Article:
On 28 January, Japanese medtech giant Olympus announced that it had entered into an agreement to acquire Quest Photonic Devices for up to €50m, in a bid to enhance its presence in the surgical endoscopy market. The total price for the acquisition includes milestone payments.
Quest develops advanced fluorescence imaging systems (FIS), which enable more surgical endoscopy capabilities compared to existing technologies. FIS refers to light imaging technologies that use fluorescent dyes to make specific anatomical structures visible. These targeted dyes, in combination with specific light wavelengths, will make it possible to see tissues or lesions that are nearly invisible under normal white light.
The global market value for FIS is expected to grow at a compound annual growth rate (CAGR) of over 12%, expanding from around $310m in 2018 to $827m in 2027, according to Transparency Market Research.
Olympus already incorporates FIS in its Visera Elite II laparoscopic imaging system, which uses near-infrared light to identify blood vessels or lymph nodes under surface tissues. The device is designed to help surgeons perform safer procedures with lower complication risks.
The company intends to build upon this through its integration of Quest’s multi-spectral imaging technologies and imaging systems for medical applications, which range from fluorescence imaging to photodynamic therapy. Quest also works with biotech companies to develop next-gen molecular imaging dyes.
Hitachi partnership also set to bolster Olympus’s endoscopy presence
The Quest acquisition isn’t the only move Olympus has made recently to expand its endoscopic portfolio. At the beginning of January, the firm entered into a five-year partnership with Hitachi to develop endoscopic ultrasound systems.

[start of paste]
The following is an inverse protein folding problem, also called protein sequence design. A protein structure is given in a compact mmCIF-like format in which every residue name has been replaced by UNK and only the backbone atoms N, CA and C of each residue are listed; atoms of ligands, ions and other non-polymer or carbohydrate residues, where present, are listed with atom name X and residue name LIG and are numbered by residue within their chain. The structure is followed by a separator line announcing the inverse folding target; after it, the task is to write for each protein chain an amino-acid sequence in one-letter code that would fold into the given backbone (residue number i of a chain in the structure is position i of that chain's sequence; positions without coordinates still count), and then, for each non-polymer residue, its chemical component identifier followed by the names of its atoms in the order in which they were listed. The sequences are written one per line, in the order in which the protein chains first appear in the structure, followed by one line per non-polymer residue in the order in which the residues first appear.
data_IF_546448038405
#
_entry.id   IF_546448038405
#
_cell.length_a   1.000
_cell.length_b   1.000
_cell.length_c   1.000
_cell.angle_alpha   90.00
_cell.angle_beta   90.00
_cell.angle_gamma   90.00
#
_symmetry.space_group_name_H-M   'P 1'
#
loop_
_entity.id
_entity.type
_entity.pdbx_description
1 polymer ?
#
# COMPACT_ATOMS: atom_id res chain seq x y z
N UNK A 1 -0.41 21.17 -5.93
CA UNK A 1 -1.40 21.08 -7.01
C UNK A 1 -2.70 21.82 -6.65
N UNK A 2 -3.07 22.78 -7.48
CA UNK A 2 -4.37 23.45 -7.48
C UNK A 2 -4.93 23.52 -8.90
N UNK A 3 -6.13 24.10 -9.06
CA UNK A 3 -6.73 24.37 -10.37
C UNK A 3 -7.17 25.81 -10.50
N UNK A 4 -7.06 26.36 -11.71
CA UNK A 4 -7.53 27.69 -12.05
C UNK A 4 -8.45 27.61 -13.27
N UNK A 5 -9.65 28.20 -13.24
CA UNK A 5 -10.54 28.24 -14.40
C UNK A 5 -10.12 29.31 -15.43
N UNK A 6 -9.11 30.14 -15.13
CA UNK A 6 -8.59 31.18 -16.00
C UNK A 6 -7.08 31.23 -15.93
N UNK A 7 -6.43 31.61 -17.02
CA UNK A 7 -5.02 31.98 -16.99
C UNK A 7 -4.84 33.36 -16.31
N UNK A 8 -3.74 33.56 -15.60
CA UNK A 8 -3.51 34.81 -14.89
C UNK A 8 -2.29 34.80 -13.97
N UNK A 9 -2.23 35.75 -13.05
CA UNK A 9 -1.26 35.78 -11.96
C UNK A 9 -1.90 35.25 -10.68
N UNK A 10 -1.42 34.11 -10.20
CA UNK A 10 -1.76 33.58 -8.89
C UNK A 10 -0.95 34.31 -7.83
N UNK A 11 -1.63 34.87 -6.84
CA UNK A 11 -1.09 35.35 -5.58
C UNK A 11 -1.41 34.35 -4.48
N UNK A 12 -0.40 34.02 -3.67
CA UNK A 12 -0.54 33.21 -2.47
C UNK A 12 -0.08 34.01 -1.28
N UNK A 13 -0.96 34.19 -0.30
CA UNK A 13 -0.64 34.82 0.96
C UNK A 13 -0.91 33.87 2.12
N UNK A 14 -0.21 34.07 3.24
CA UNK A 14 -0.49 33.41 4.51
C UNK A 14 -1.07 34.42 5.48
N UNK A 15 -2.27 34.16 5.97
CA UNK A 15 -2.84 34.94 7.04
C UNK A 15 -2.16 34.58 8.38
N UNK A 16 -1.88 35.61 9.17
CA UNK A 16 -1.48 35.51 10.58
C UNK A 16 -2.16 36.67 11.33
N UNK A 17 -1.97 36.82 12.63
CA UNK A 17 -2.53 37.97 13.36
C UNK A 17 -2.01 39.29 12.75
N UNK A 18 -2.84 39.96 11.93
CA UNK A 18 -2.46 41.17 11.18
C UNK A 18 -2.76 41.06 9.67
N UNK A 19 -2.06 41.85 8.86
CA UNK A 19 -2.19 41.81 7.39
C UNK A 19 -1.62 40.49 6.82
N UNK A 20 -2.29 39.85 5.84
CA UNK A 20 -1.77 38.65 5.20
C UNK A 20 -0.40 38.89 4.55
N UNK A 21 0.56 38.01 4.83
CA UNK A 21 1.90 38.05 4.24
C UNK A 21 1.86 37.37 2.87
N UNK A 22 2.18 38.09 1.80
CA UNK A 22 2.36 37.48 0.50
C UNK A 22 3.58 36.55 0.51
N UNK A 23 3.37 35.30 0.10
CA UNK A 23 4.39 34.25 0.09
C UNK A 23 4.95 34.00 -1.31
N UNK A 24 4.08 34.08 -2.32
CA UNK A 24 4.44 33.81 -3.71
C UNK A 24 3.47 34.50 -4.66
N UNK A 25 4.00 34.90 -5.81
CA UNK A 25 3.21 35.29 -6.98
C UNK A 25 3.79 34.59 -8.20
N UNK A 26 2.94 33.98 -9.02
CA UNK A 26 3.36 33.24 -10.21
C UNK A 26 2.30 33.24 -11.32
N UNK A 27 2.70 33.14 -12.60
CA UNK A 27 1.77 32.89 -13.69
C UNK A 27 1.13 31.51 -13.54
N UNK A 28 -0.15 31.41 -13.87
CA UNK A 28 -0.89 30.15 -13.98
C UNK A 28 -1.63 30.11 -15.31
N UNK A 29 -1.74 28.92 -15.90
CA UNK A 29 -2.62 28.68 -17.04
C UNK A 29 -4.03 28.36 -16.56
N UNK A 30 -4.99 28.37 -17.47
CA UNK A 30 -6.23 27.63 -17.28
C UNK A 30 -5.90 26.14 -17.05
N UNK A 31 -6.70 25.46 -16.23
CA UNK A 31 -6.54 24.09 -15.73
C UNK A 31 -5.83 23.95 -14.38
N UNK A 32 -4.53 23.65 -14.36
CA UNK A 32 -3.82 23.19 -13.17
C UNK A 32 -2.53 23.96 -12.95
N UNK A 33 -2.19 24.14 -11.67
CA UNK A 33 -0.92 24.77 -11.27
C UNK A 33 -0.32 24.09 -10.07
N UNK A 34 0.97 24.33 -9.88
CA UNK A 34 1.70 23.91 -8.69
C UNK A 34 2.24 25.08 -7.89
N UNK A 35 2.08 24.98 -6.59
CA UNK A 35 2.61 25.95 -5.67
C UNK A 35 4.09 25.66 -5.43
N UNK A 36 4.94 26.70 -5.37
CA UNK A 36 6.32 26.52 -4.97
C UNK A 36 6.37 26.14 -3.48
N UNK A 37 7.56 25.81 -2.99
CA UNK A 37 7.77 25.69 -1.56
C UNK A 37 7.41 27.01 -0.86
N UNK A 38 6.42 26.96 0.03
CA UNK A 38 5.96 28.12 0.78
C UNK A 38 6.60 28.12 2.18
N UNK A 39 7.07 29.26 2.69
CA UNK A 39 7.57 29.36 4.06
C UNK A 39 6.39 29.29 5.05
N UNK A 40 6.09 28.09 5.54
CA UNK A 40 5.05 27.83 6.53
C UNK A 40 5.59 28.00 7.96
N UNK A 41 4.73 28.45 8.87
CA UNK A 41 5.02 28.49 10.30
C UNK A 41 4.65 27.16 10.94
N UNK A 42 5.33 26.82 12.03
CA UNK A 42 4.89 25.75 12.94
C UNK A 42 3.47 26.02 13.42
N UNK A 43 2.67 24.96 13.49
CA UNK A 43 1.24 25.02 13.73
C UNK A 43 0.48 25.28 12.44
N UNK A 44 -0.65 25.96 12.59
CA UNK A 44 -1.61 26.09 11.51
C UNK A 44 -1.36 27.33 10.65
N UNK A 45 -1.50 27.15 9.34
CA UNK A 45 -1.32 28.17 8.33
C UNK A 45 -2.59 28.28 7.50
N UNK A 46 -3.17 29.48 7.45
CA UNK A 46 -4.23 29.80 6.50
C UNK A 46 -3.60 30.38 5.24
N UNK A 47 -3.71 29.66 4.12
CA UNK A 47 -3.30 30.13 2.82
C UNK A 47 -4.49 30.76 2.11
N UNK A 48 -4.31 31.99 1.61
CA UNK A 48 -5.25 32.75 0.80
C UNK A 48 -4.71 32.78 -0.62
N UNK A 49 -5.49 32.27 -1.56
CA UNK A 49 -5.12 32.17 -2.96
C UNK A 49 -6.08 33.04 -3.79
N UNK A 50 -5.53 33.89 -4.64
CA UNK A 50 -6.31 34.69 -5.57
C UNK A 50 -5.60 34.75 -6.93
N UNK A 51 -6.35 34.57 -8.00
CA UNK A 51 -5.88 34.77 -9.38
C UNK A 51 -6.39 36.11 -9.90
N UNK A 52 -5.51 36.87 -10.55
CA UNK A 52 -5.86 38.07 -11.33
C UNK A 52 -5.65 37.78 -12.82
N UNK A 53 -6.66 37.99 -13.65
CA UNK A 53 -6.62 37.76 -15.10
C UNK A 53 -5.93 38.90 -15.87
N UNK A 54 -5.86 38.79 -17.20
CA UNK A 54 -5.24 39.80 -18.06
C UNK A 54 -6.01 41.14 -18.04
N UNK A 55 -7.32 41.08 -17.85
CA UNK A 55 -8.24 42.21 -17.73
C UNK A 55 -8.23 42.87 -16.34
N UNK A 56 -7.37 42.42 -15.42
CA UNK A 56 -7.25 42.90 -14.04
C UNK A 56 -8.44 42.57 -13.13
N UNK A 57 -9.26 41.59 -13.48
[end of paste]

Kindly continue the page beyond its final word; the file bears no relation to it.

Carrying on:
This partnership builds on a previous agreement between the two, in which Hitachi supplied Olympus with diagnostic ultrasound systems and related endoscopic ultrasound systems parts.
The agreement is expected to kick in following the completion of the $1.7bn transfer of Hitachi’s diagnostic imaging-related businesses to Fujifilm. The deal was expected to complete in July 2020, but has been delayed due to the spread of Covid-19. Hitachi has stated that it seeks to complete the transfer within its 2020 fiscal year, which ends on 31 March 2021.
At this point, Hitachi and Olympus will work together to develop new endoscopic ultrasound systems that will better address the needs of both patients and healthcare professionals.
The products will be used for assessing cancer stages in the liver, pancreas and bronchus, as well as for minimally invasive care.
Steady future growth in wider endoscopy market
The global endoscopy devices market value is expected to hit nearly $44bn by 2027, according to Allied Market Research. The market was valued at nearly $32bn in 2019 and is projected to grow at a CAGR of 4.1% – not the most significant predicted growth of all medtech markets out there, but still nothing to be sniffed at, particularly for a mature field.
An increase in preference among patients and clinicians for minimally invasive surgeries and imaging systems can be partly credited for these steady growth prospects, but a growing global geriatric population presenting with ailments that need endoscopic treatment and diagnosis is also responsible. Gastrointestinal, urological, gynaecological and respiratory disorders that require endoscopic procedures for diagnosis and treatment have also risen in prevalence, propelling market growth.
As such, investing in endoscopy looks like a smart use of Olympus’s time and money. The company is seeking not only to develop novel, FIS-led endoscopic devices, but also to improve on existing ones, meaning it’s well-positioned to capture a healthy share of the endoscopy market as it continues to grow.